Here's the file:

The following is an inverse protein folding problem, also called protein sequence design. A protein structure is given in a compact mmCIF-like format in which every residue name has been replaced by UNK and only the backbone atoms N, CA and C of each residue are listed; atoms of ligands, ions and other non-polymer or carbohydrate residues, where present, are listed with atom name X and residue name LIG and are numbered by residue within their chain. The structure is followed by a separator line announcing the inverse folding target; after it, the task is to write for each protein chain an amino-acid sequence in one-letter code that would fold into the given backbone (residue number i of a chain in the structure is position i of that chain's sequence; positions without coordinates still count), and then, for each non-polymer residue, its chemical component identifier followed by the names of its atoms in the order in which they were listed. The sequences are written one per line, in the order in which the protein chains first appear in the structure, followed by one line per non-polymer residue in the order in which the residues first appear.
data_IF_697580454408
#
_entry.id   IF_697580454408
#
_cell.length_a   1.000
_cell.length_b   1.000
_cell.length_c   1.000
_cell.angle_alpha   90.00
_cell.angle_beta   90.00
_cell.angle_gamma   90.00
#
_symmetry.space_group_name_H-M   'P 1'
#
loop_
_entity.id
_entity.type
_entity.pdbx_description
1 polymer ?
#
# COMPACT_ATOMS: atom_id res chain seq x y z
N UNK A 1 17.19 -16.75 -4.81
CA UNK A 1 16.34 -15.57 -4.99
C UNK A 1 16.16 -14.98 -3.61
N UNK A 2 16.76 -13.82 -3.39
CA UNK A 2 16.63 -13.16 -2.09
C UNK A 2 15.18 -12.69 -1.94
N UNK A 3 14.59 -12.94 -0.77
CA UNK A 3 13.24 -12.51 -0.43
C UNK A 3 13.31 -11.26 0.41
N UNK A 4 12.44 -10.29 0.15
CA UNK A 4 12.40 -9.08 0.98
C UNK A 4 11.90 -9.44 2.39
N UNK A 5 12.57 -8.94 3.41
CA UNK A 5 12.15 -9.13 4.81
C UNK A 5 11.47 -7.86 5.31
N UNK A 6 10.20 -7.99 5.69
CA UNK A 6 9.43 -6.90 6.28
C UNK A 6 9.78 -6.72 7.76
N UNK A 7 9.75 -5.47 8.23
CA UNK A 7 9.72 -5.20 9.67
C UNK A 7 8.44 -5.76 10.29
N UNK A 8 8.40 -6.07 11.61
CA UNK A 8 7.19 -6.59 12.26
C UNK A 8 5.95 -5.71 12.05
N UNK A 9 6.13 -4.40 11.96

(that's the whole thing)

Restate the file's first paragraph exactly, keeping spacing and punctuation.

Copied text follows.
The following is an inverse protein folding problem, also called protein sequence design. A protein structure is given in a compact mmCIF-like format in which every residue name has been replaced by UNK and only the backbone atoms N, CA and C of each residue are listed; atoms of ligands, ions and other non-polymer or carbohydrate residues, where present, are listed with atom name X and residue name LIG and are numbered by residue within their chain. The structure is followed by a separator line announcing the inverse folding target; after it, the task is to write for each protein chain an amino-acid sequence in one-letter code that would fold into the given backbone (residue number i of a chain in the structure is position i of that chain's sequence; positions without coordinates still count), and then, for each non-polymer residue, its chemical component identifier followed by the names of its atoms in the order in which they were listed. The sequences are written one per line, in the order in which the protein chains first appear in the structure, followed by one line per non-polymer residue in the order in which the residues first appear.